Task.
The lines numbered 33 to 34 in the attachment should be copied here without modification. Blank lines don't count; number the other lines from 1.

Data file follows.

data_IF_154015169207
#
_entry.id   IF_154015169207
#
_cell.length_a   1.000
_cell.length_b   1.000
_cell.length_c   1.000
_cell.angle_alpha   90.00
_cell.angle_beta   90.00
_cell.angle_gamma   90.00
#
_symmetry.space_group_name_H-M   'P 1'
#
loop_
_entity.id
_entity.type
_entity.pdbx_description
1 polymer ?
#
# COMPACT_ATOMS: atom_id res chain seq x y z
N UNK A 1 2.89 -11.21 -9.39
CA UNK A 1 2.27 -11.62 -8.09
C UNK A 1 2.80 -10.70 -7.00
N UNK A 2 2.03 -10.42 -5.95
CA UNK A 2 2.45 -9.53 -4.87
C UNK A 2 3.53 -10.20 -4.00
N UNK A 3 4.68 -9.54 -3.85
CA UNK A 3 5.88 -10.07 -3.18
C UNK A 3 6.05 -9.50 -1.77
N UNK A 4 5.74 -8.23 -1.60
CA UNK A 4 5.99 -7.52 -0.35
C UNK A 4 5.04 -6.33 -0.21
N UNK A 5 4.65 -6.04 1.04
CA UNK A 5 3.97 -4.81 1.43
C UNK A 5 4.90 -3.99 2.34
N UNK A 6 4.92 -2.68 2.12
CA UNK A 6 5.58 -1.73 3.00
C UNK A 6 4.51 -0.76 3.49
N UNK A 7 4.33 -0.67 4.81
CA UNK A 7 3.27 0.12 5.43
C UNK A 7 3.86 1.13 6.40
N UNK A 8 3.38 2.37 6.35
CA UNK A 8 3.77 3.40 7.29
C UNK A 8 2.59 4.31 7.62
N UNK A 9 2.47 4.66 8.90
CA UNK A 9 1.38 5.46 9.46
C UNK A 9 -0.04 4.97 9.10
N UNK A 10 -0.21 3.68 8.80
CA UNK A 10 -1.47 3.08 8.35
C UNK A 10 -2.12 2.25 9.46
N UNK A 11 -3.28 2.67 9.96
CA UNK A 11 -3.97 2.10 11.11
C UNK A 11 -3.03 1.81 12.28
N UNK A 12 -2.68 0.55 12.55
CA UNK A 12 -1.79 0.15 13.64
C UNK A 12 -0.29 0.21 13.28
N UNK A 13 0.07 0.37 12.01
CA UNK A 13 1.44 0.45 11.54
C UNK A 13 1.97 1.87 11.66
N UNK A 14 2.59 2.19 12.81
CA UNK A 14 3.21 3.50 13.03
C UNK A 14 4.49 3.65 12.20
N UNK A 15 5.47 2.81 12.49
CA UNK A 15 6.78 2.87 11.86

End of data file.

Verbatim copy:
N UNK A 5 4.65 -6.04 1.04
CA UNK A 5 3.97 -4.81 1.43